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We are pleased to present below all posts tagged with 'financial education'. If you still can't find what you are looking for, try using the search box.
I have spent nearly 15 years consulting borrowers on mortgage financing. In that time, I have seen a great number of scenarios and questions come up after people have received their pre-approvals. Some issues have derailed their plans for a new home while some small mishaps have been easy to navigate around. All of them, however, have caused additional documentation and worst of all, additional time in the process! Let’s look at a few do’s and don’ts to keep in mind AFTER you receive your pre-approval.
What are they, and what are the benefits?
Automated Teller Machines (ATMs) are a staple of modern society. First put into use in 1967 by Barclays Bank in north London, there are about three million ATMs worldwide today. Billions of people throughout the world use these devices to conduct the most basic banking functions. Not only do they provide convenient access to cash withdrawals, they allow customers to check their balances, transfer funds between accounts, and most importantly make deposits.
To all the graduates out there – CONGRATULATIONS! Remember how you spent the last four years putting in the hours necessary to succeed? Unfortunately your years of hard work aren’t over.
Have you ever received a message, phone call or notice in the mail regarding excessive transactions and Regulation D (“Reg. D”) from your bank? It’s a pretty common occurrence in a world of electronic access to accounts via online banking, mobile banking, debit cards and ACH transactions. So, what exactly is Reg. D and what are excessive transactions?
A consumer need for convenience, increased regulation, and numerous advances in technology have all contributed to the drastic changes in check handling by the banking industry since 9/11. Prior to these changes, the only way to clear checks taken as deposits at bank branches were to physically transport them by plane, armored car or truck from the bank of deposit to the nearest Federal Reserve Branch. The checks were then sorted, and transported to the bank they were drawn on to post. The total check clearing process could take at least five business days! Writing checks is quickly becoming obsolete: almost all non-cash transactions are now done electronically through ACH, debit, and credit card transactions. In fact, in 2015, only 12% of non-cash transactions were made by check – this is a 34% decrease in check payments since 2003!
So you have a fancy new chip in your Rhinebeck Bank debit card, and now your transactions at the store are taking a bit longer than before. What’s going on, and why do you need this? The chip uses a more advanced technology, called EMV. EMV stands for EuroPay, MasterCard®, and Visa®. Here’s why the new EMV technology is important:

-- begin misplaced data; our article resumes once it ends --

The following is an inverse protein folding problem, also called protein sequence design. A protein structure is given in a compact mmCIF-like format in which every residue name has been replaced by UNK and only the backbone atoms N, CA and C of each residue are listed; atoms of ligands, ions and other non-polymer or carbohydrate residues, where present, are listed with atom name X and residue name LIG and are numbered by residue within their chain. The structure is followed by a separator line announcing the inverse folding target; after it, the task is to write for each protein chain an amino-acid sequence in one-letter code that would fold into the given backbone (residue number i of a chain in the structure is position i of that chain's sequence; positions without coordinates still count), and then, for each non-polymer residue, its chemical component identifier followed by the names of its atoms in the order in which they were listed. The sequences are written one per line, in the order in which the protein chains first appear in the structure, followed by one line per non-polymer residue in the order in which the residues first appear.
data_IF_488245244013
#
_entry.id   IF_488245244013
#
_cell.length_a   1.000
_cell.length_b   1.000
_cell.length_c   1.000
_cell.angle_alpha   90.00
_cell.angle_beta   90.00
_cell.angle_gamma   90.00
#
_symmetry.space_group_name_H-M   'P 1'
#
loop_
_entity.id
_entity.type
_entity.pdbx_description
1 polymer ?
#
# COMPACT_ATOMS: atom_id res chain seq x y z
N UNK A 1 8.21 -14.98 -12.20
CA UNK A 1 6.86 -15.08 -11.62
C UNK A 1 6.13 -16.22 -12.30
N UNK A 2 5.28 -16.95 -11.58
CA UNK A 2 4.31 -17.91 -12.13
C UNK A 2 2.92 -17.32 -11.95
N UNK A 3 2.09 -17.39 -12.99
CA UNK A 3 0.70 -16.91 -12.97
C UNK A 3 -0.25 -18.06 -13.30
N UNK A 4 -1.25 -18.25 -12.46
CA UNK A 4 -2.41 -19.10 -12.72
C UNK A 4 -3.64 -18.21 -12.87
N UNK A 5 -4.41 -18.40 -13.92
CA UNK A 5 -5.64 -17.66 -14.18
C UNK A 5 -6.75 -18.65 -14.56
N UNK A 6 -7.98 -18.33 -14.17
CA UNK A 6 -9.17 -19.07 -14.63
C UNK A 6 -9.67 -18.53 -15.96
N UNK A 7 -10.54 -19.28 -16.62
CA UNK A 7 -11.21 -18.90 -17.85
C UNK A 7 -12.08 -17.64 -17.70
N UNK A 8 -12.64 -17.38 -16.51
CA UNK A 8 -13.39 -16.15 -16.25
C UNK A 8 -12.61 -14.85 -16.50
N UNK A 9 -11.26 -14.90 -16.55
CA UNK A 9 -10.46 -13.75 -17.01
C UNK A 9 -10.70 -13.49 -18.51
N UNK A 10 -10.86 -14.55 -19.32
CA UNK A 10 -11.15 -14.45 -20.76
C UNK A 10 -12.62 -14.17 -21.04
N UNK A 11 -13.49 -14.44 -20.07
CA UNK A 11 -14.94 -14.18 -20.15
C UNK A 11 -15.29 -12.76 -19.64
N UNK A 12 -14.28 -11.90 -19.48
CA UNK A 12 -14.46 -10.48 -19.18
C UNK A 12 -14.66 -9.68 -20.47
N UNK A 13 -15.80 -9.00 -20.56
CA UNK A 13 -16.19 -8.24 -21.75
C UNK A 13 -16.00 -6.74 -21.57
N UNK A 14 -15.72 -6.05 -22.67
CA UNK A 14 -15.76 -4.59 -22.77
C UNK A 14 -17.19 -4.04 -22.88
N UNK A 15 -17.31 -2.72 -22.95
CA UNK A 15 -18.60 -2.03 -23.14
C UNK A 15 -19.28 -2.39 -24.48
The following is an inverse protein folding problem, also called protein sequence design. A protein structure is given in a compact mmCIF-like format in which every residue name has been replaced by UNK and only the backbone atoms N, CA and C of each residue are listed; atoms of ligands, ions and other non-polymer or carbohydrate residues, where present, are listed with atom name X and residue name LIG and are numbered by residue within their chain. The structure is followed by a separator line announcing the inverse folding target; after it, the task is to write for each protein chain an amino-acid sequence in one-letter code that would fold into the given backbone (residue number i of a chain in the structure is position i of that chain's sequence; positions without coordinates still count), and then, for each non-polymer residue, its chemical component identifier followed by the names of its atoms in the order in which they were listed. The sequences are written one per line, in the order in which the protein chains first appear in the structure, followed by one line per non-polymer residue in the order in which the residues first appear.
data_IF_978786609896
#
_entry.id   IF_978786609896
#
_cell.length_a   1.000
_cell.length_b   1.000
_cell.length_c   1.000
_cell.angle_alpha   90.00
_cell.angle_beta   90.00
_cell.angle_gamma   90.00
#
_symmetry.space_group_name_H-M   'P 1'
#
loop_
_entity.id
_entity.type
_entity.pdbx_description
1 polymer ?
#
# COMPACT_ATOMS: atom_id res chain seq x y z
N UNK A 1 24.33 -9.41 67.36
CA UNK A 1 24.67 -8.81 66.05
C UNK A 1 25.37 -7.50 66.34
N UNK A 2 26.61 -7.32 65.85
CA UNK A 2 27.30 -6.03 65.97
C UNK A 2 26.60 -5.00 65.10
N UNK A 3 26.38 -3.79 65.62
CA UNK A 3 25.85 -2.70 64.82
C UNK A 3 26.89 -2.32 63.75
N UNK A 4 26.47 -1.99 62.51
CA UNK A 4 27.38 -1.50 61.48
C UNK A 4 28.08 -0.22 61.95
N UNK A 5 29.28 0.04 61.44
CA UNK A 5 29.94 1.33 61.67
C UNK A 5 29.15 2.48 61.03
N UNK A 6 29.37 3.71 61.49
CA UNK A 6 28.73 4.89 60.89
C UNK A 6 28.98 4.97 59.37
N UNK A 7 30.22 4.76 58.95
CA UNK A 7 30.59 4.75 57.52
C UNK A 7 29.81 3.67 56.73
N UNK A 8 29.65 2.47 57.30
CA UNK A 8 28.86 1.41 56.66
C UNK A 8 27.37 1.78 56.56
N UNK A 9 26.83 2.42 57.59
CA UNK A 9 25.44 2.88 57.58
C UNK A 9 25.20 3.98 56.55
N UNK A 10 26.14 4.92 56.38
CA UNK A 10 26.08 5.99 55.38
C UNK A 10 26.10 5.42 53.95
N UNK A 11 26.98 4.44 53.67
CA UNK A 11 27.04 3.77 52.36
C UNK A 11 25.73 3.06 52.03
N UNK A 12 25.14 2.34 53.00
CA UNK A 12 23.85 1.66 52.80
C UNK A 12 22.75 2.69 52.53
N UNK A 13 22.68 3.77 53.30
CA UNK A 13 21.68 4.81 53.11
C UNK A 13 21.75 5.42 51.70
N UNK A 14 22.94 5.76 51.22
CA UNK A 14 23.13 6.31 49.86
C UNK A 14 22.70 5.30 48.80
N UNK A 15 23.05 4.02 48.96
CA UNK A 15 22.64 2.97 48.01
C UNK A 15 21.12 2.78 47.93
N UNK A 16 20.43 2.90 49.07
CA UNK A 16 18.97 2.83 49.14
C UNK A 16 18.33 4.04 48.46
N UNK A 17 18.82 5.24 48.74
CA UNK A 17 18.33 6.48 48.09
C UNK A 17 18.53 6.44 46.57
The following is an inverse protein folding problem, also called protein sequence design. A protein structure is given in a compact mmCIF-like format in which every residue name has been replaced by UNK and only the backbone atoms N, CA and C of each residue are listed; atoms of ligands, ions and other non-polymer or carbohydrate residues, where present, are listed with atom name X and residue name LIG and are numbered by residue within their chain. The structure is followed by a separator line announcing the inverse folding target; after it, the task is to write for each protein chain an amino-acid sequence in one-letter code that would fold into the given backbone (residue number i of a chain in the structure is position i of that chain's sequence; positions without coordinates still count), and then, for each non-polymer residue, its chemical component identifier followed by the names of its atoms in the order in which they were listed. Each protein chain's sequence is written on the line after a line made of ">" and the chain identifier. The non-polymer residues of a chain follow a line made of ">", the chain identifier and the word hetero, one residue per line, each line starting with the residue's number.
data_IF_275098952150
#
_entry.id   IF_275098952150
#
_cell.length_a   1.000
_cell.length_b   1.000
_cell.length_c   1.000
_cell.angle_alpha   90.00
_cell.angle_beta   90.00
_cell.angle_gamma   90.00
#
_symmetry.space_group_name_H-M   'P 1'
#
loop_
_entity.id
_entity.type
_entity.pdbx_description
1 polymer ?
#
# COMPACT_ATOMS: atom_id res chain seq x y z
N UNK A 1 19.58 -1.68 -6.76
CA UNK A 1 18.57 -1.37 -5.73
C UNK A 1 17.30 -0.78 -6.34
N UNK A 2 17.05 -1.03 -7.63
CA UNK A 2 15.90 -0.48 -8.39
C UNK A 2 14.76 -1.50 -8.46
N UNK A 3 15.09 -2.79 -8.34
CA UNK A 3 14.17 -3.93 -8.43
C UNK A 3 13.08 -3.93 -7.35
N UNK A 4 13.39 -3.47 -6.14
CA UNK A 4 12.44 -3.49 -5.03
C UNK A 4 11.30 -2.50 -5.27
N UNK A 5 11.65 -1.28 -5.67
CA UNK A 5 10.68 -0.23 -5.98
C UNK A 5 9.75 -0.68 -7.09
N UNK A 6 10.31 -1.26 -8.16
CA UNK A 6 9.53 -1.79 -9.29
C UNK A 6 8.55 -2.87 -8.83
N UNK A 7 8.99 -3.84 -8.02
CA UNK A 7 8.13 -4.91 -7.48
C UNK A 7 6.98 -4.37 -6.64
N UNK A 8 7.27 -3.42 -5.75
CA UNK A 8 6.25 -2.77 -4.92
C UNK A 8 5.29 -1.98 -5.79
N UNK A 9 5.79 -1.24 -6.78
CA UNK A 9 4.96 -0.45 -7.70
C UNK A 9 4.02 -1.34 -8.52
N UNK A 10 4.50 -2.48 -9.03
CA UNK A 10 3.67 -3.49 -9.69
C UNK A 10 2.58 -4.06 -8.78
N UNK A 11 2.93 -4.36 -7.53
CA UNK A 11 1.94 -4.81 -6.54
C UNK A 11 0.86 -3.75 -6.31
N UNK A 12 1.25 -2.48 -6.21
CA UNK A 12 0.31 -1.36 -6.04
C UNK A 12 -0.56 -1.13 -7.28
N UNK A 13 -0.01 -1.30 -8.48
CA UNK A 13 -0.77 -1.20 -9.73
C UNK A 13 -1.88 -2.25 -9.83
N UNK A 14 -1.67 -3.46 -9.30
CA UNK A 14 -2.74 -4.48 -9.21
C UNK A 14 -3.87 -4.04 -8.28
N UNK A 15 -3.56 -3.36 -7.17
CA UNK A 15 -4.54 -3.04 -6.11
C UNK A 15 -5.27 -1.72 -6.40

The first Automated Teller Machine (“ATM”) in the U.S. opened in New York City on September 2, 1969.This original ATM was designed to dispense cash when a valid plastic card was used. By the 1980’s ATMs became widespread, handling many transactions that human bank tellers could perform. ATMs went on to revolutionize the banking industry.
Have you ever received a phone call and wondered if it might be fraud? For instance, someone claiming to be a representative with Microsoft saying your computer has viruses? Or maybe, a call from the IRS saying you owe them money and if you don’t pay you will be arrested? Have you recently received an email or letter saying that you are the lucky winner of a lottery?
Over the course of any given month there are dozens of transactions going in and out of your checking account: direct deposits posting from your employer, your mortgage or rent, utility bills, car loans, insurance and other payments are withdrawn. There are also groceries to buy, dinners out, a gas tank to fill and perhaps a trip to the movies or shopping online. Do you know the true balance in your account before you spend money or do you just wing it?
Let’s face it; The Weather Channel© has changed all of our lives. We watch live minute to minute updates of weather patterns and storm fronts. Experts try and predict events for the next half hour to the next 10 days, to years in the future. They consider longer term cause and effect (El Niño comes to mind) to try and identify what type of seasonal weather we will have. We need the forecasts to help us plan our day, month, and season. Do we bring an umbrella today? Do we buy a new snow blower? When should I plant the tomatoes?
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